When was the last time you checked to see that developers and DBAs within your organization were working together collaboratively?
Contrary to popular belief, there is often a disconnect between developers and DBAs, and a risk of the gap widening further. Bridging the gap between database design/development and operations management makes the difference between an efficient, well-managed business application and one that fails to meet service-level expectations. Working collaboratively decreases the inefficiencies that result in higher operation costs.
With less time and increased complexity and pressure, collaboration and teamwork seem to have collapsed, resulting in increased finger pointing and unnecessary escalation, impacting business costs and efficiency. This trend reinforces the importance of IT governance and alignment.
As business and technology change, the roles, responsibilities and activities that support and manage it must change as well.
Discussion on the topic at major database user conferences revealed that deployment of new applications involving J2EE, .NET and Web services technologies were viewed as increasing the challenges and work for DBAs in areas of problem determination, isolation, repair and overall service-level management. Developers once skilled in proper SQL constructs and query execution path optimization methods are now replaced by developers and new methods that generate database-independent code and utilize JDBC, JSQL, SQLJ,
With developers focusing more on object-oriented methods, they no longer code specific to SQL by database type, enabling greater code portability. This further reduces the need to engage with DBAs and is seen as another way to reduce project cycle time.
In response, DBAs are increasingly frustrated; they feel they have ended up with the short end of the stick, viewing data retrieval and query performance as a fine balance of proper application design and infrastructure capabilities, to which they only have partial control.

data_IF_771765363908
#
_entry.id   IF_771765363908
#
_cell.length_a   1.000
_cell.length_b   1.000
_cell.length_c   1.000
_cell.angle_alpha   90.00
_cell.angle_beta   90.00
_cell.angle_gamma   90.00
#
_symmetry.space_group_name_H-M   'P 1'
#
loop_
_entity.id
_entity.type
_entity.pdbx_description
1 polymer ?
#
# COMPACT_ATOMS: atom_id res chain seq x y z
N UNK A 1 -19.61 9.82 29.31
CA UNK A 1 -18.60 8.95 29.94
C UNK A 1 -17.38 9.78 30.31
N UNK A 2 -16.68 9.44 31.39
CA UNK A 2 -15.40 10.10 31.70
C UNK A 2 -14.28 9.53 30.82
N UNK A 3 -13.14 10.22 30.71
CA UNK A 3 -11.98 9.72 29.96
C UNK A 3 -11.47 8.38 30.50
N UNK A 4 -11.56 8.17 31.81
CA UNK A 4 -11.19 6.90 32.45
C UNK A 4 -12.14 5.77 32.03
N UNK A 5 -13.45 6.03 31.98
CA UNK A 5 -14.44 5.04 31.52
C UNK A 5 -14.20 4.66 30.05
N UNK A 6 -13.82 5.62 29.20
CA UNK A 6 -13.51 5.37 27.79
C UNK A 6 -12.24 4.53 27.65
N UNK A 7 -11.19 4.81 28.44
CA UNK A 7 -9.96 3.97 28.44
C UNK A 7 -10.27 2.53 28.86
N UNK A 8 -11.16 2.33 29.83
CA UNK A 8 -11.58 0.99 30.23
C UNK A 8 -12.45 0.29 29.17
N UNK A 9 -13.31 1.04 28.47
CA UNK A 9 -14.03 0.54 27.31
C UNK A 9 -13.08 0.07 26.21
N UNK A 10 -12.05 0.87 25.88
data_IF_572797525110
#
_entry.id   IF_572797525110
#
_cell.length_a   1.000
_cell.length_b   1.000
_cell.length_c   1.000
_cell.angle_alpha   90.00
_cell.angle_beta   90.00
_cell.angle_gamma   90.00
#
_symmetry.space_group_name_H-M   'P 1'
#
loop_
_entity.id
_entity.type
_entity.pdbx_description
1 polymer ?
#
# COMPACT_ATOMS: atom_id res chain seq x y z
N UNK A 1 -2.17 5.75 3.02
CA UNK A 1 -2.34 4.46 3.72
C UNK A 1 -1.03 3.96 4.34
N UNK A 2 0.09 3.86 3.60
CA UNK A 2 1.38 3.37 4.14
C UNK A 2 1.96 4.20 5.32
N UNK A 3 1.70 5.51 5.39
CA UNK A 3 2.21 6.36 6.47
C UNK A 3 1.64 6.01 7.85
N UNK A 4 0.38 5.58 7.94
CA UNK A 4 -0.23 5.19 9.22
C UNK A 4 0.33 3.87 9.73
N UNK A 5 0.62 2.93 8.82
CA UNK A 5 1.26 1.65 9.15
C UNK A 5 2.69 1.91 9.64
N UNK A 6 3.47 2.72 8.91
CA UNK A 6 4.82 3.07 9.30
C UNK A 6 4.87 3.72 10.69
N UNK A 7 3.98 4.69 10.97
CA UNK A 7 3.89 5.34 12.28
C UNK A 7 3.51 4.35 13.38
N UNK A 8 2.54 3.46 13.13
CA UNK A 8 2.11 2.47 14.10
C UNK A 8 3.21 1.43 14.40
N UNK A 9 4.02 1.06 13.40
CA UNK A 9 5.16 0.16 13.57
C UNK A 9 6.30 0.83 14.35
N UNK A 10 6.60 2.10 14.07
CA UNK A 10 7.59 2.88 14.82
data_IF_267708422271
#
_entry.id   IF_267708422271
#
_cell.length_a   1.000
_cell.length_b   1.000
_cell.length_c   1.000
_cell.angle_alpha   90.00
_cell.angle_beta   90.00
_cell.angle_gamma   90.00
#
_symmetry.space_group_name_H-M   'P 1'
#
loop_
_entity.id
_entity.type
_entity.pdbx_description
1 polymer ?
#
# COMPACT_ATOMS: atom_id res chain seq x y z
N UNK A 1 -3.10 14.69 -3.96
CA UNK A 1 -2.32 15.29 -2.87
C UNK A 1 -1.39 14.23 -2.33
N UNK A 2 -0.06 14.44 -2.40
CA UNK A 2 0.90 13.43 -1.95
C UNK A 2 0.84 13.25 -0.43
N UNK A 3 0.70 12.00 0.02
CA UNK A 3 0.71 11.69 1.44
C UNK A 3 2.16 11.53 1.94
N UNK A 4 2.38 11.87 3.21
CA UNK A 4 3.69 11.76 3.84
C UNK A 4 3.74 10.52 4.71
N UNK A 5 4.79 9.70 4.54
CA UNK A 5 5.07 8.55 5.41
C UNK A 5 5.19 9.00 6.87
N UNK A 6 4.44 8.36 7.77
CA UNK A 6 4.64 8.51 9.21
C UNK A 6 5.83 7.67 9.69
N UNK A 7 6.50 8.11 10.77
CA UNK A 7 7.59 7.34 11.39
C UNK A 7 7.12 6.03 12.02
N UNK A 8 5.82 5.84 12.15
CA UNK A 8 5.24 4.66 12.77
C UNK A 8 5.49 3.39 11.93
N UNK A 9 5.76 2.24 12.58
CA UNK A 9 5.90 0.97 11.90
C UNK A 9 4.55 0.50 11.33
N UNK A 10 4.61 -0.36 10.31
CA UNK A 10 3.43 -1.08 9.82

Identification of operational inefficiencies, or gaps, must begin immediately after business requirements are gathered and the design of the database is initiated, not after production. It's essential that developers consult with the network, systems and database administrators to ensure current infrastructure capabilities are reviewed and considered. If it's mutually determined that capabilities don't meet requirements, management must either re-scope the database project or secure additional budget for the additional hardware or management software required.
After proper design and development are completed, the developer and DBA must meet again to review the final database code and functional testing. Review of the resulting SQL and expected and tested execution path further reduces the risk of performance problems and eliminates surprises once the code is placed into production by the DBA.
Once code is placed into production, it must have the proper administration and change management. Although the DBA performs the database object maintenance, he must also communicate changes to developers so the original model and design are updated. This eliminates the risk of erasing changes made in production when new application updates or patches are deployed.
Performance tuning is a shared responsibility between developers and administrators. It's reliant upon the application design, transaction execution and orchestration across a complex infrastructure of application servers, networks, databases and servers.
With changes in business, employee turnover, reorganization and management by reaction, staff can quickly lose sight of practices previously put in place. In some organizations, change is not occurring quickly enough, and the divide is dangerously and negatively impacting business and customers.
Barriers to communication and collaboration must be identified and repaired to enable a smooth workflow from database design to production. Reinforce your team to move away from the "us versus them" mentality and focus their responsibilities on preventing poor-quality code from being developed. People, processes and technology must integrate and seamlessly flow to support business no matter the boundaries that may divide them.
About the author: Steve Lemme is a director of database management solutions for CA, published author of Implementing and Managing Oracle Databases and columnist in Database Trends and Applications Magazine. Mr. Lemme is an Oracle Master DBA with over 15 years experience in mission-critical Oracle architecture and speaks on database management best practices to address regulatory compliance. Prior to CA, he managed critical computer and database systems for Allied Signal, Apple, GTE and Motorola, where downtime was $150,000+/hour. He holds the position of director in the Independent Oracle Users Group.
This tip originally appeared on SearchOracle.com
This was first published in August 2006